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Whoops, analyst downgrades Facebook stock hours after recommending it as shares tanked

  • Stifel lowers its rating to hold from buy for Facebook shares after reiterating its buy rating on the company earlier in the day.
  • "There is too much uncertainty relating to the economic impact of Facebook's pending News Feed changes for us to be comfortable retaining a buy rating on the stock," the firm's analyst writes.

One Wall Street analyst abruptly changed his view for Facebook shares within hours after seeing a big drop in the internet giant's stock price.

Facebook announced on Thursday major changes to the company's News Feed. CEO Mark Zuckerberg said the internet firm will start prioritizing "meaningful social interactions" versus "relevant content," and that he expects the time people spend on the social network will go down as a result.

That prompted Stifel's Scott Devitt to reiterate his buy rating on the social media firm in a note to clients just after midnight Friday.

"We believe Facebook is doing the right thing for the long-term sustainability of the platform," he wrote. "We believe Facebook shares will struggle until the long-term economic implications of the proposed changes become more clear."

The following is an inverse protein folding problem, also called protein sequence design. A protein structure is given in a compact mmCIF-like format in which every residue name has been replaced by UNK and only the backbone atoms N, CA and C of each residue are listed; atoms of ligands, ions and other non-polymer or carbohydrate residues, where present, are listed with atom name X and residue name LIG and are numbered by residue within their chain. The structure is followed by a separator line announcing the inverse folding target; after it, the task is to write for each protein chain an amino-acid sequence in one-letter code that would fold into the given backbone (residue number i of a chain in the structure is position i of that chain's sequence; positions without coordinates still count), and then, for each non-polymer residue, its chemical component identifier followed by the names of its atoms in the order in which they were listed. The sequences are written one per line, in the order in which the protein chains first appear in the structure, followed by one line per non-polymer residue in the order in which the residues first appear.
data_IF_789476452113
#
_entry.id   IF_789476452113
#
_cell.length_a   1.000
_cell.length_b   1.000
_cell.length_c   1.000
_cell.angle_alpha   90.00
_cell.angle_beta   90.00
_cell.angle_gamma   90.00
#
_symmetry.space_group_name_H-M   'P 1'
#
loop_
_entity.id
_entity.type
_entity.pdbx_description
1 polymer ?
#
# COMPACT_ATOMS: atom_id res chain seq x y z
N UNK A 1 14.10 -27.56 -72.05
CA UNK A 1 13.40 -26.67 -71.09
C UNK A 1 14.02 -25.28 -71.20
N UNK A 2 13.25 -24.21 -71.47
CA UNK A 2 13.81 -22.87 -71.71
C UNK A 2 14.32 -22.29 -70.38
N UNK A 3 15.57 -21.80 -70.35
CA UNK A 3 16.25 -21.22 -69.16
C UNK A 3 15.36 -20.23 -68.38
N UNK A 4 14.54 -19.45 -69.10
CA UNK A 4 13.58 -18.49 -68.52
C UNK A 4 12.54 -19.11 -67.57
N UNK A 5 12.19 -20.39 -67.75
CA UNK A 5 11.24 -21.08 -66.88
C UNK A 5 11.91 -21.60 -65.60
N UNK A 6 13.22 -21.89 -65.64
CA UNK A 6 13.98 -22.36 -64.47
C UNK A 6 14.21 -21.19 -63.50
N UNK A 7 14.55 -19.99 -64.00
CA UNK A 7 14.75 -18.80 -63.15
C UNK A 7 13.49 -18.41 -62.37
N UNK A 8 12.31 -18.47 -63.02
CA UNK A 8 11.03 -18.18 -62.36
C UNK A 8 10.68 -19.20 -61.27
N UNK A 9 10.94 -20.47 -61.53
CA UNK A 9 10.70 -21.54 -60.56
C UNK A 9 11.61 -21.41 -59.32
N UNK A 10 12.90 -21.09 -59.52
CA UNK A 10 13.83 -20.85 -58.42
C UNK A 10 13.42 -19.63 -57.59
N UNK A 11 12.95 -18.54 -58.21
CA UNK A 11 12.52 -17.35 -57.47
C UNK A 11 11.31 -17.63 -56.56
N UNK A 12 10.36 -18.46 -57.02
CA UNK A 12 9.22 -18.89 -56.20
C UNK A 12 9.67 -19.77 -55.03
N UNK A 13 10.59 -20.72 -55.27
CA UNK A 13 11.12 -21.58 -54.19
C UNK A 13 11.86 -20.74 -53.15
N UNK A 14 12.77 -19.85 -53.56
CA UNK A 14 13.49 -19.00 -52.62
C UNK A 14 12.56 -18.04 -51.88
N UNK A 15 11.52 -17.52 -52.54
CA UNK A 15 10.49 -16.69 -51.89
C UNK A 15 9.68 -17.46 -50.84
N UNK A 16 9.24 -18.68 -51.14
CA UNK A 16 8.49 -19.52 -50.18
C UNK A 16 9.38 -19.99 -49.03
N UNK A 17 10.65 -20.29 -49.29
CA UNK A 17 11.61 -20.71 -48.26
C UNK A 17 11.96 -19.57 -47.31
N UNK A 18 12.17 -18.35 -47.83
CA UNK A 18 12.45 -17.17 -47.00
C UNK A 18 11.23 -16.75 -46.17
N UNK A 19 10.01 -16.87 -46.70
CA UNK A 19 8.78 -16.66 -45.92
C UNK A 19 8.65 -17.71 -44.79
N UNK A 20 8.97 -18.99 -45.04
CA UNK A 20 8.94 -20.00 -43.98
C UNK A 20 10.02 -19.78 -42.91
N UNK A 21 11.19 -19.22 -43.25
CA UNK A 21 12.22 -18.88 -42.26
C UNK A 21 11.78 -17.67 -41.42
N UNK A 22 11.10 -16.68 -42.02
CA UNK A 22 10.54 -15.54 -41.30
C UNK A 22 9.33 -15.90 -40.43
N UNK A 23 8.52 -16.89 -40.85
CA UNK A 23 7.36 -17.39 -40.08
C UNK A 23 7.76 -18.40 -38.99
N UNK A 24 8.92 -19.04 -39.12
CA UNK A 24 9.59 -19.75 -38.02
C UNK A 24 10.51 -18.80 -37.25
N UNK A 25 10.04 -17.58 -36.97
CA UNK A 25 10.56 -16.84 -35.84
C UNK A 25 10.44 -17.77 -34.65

But he said in the note, "We remain buy-rated on FB shares but with less conviction than any previous moment of our coverage."

Then premarket trading began and the shares tumbled more than 5 percent as investors digested the news.

Devitt then sent out a one paragraph note to clients shortly after 9 am ET, downgrading his rating to hold from buy.

"There is too much uncertainty relating to the economic impact of Facebook's pending News Feed changes for us to be comfortable retaining a Buy rating on the stock," Devitt wrote.

Facebook opened lower by 5 percent and was last down 4 percent during Friday trading.

Stifel was the only Wall Street firm to downgrade the stock in the wake of this news. Out of the 45 analysts that cover Facebook, just 5 say it is a hold or a sell. The other 40 say buy, according to FactSet.

— CNBC's Michael Bloom contributed to this story.